This action might not be possible to undo. Are you sure you want to continue?
NAVAL POSTGRADUATE SCHOOL Monterey, California
S -1,ED F I-FC
FEB 1 12
Strategy and Logistics for the New World Order by Cory W. Gildersleeve December 1990
R. Mitchell Brown Dan Trietsch
Approved for public release; distribution is unlimited
92-03992 \I\ l 111"-all
SECURITY CLASSIFICATION OF THIS PAGE Form Approved
REPORT DOCUMENTATION PAGE
la REPORT SECURITY CLASSIFICATION lb RESTRICTIVE MARKINGS
OM No 0704-018&
2a SECURITY CLASSIFICATION AUTHORITY 2b DECLASSIFICATION / DOWNGRADING SCHEDULE 4 PERFORMING ORGANiZATION REPORT NUMBER(S) 3
Approved for public release, distribution
5 MONITORING ORGANIZATION REPORT NuMBER(S)
DISTRIBUTION/AVAILABILITY OF REPORT
6a ;,AME OF PERFORMING ORGANIZATION
6b OFFICE SYMBOL
7a. NAME OF MONITORING ORGAN:ZAT'ON
Naval Postgraduate School
6c. ADDRESS (City, State, and ZIP Code)
Naval Postgraduate School
7b ADDRESS (City, State, and ZIP Code)
Monterey, CA 93943-5000
8a. NAME OF FUNDING/SPONSORING ORGANIZATION 8b OFFICE SYMBOL (If applicable)
Monterey, CA 93943-5000
9 PROCUREMENT INSTRUMENT IDENTIFICATION NUMBER
8c. ADDRESS (City, State, and ZIP Code)
10 SOURCE OF FUNDING NUMBERS PROGRAM PROJECT TASK ELEMENT NO NO NO
WORK UNIT ACCESSION NO
11. TITLE (Include Security Classification)
STRATBGY AND LOGISTICS FOR THE NEW WORLD ORDER
12. PERSONAL AUTHOR(S)
GILDERSLEEVE, CORY W.
13a. TYPE OF REPORT 13b TIME COVERED 14. DATE OF REPORT (Year, Month, Day)
16 SUPPLEMENTARY NOTATION
15 PAGE COUNT
The views expressed in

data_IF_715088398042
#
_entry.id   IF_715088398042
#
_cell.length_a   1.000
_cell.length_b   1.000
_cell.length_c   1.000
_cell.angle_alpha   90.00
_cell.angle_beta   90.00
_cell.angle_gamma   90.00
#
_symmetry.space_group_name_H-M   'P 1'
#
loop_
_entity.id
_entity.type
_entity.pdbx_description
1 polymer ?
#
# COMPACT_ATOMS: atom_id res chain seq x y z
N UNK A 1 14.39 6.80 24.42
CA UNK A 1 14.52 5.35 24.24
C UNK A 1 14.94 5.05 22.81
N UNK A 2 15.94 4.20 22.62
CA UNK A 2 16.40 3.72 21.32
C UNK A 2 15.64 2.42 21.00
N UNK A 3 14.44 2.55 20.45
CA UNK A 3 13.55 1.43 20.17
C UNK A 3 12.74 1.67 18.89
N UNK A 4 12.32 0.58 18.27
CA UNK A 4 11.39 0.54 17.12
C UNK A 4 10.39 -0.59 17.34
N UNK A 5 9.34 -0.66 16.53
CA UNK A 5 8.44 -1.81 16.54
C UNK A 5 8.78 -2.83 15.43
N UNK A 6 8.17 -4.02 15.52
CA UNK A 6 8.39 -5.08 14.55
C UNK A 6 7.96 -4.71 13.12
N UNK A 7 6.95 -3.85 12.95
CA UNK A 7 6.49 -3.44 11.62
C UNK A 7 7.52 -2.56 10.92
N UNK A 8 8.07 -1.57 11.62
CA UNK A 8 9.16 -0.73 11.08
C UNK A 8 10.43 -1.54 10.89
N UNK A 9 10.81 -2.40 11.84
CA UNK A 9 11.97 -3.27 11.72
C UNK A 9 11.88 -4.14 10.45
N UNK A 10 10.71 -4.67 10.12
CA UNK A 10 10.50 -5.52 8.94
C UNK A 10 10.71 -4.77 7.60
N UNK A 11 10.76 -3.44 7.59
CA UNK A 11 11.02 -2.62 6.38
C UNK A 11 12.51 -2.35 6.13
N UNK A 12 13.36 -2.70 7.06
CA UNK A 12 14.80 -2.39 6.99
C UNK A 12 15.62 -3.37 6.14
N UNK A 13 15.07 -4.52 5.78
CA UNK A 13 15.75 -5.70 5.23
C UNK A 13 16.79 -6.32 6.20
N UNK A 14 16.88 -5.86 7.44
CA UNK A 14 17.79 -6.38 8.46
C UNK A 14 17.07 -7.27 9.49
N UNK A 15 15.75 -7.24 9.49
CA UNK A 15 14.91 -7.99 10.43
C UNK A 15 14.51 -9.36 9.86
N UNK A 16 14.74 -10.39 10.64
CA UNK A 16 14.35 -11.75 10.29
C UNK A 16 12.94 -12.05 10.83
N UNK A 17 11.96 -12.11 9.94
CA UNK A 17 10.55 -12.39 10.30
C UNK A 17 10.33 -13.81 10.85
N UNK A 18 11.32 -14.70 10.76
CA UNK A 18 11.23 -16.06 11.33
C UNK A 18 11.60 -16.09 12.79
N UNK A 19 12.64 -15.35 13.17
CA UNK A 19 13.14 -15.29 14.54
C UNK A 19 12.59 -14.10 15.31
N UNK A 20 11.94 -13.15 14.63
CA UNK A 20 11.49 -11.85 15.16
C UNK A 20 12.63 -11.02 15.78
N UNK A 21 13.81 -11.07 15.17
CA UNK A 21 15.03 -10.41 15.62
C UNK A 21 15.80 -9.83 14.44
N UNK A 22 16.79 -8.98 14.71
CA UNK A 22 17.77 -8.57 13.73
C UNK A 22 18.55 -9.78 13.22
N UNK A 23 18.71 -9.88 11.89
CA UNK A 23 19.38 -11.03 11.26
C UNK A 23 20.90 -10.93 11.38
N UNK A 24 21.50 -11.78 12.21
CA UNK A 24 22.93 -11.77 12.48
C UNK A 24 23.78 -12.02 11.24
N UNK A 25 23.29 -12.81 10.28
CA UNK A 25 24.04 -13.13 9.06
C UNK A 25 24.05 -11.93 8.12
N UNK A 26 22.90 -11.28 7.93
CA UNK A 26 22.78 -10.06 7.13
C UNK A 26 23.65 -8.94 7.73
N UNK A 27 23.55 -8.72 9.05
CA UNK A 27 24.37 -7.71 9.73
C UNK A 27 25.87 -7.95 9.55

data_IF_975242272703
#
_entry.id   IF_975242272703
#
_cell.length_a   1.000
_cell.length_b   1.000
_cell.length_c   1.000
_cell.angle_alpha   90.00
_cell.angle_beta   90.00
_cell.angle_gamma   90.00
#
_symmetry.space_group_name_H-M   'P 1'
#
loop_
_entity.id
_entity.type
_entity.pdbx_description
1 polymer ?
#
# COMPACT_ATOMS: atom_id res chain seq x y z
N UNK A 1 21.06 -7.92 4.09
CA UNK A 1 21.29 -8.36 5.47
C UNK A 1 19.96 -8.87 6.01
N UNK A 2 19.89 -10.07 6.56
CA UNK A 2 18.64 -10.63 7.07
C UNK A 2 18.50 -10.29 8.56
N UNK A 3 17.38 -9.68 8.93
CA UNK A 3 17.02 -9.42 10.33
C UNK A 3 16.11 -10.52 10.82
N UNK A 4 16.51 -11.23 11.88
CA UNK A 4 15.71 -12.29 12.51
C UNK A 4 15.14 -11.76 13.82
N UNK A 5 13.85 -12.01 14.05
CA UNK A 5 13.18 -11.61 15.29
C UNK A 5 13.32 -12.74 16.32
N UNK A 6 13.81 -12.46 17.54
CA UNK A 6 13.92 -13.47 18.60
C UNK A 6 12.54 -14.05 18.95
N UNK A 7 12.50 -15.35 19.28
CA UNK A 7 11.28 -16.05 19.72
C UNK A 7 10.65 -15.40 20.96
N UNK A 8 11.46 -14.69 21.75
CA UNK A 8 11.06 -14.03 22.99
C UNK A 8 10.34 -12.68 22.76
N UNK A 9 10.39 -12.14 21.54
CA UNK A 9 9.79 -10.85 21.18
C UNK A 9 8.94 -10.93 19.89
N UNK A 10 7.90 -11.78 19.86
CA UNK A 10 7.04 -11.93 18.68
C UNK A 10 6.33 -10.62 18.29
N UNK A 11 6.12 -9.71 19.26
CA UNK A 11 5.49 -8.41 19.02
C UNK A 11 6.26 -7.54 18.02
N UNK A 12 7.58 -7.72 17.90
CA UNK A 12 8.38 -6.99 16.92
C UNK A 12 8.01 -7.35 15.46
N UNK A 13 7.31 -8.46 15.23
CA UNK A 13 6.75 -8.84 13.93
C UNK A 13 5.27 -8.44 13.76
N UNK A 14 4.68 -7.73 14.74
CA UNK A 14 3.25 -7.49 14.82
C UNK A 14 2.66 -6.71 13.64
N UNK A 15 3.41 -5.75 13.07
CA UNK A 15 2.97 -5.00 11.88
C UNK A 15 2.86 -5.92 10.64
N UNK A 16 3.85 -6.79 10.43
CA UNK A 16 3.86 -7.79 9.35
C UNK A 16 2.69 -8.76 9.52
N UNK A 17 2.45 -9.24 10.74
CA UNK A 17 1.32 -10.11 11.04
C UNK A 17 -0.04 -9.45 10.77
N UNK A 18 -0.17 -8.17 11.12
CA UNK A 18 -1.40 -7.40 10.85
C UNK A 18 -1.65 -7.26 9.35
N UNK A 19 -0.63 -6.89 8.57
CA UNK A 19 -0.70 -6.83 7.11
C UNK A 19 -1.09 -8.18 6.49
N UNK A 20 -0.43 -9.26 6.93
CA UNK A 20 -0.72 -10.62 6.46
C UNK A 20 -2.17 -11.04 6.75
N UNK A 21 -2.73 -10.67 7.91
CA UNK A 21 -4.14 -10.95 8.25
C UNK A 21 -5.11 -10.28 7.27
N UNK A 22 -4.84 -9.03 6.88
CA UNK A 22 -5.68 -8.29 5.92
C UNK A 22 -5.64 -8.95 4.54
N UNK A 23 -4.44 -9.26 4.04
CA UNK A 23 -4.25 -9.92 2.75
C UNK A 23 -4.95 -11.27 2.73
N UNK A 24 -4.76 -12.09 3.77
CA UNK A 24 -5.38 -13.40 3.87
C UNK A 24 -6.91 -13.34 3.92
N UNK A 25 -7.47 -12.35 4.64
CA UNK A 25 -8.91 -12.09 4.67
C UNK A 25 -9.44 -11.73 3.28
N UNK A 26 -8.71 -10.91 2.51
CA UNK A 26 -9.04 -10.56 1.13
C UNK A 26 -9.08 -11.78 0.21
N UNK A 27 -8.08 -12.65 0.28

this thesis are those of the author and do
not reflect the official policy or position of the Department of Defense or the U. S.
1 COSATI CODES 18. SUBJECT TERMS (Continue on reverse if necessary and identify by block number)
STRATGK , LOGISTICS, NATIONAL INTERESTS, URANIUM,
PHOSPHATES, FMS, MULTINATIONAL DEFE
19 ABSTRACT (Continue on reverse if necessary and identify by block number)
This is an interdisciplinary analysis of the post-Cold War world to determine the optimal strategy to attain the national interests of the United States, and the requisite logistic structure to support that strategy. The optimal solution is found to be a strategy based on multinational defense centered on a permanent
force of United Nations garrison port complexes. This multilateral force would be augmented by as small a national defense force as necessary to ensure national security. The thesis endeavors to reconnect the cultural and philosophical past of the United States with its immediate future. National interests are identified through examination of American Pragmatism and the philosophies of John Locke and Jean-Jacques Rousseau. To determine the current status of camn defense based upon Foreign Military Sales system, an analysis of current data is accarplished. Future threats to the United States are examined with special enphasis on
20. DISTRIBUTION /AVAILABILITY OF ABSTRACT 0 SAME AS RPT UNCLASSIFIED/UNLIMITED 22a
0 DTIC USERS
21. ABSTRACT SECURITY CLASSIFICATION UN<SSIFIED) 2bEAPHpNi1Md
NAME OF it
22c QFFICE SYMBOL
DDForm 1473, JUN 86
Previous editions are obsolete.
SECURITY CLASSIFICATION OF THIS PAGE
SECURITY CLASSIFICATION OF THIS PAGE
nuclear terrorism. The ability of Islamic nations in North Africa and the Middle East to mine significant quantities of uranium is demonstrated. The grave political as well as ongoing environmental consequences of this recent capability are discussed in detail.
DD Form 1473, JUN 96 (Reverse)
SECURITY CLASSIFICATION OF THIS PAGE
Approved for public release; distribution is unlimited. Strategy and Logistics for the New World Order by Cory Ward Gildersleeve Lieutenant, Supply Corps, United States Navy B. A., Yale Umversity, 1973 Submitted in partial fulfillment of the requirements for the degrees of MANAGEMENT MASTER OF SCIENCE IN
Accesion For N1 IS CRA&I DTIC TA3 U:a;nouiced
J '3titfcatioi ..............
it b tion I D ,.t, ,.,e
MASTER OF ARTS IN NATIONAL SECURITY AFFAIRS from the NAVAL POSTGRADUATE SCHOOL December 90 Author: S Approved By: WaGildersleeve
A'-'4 14)-, Dan Trietsch,- Theis Co-Advisor
hsisScAdvso AdMmeinro David R. Whipple, Ch-api.an, Department of
Thomas C. Bruneau, Chairman, Department of National Security Affiairs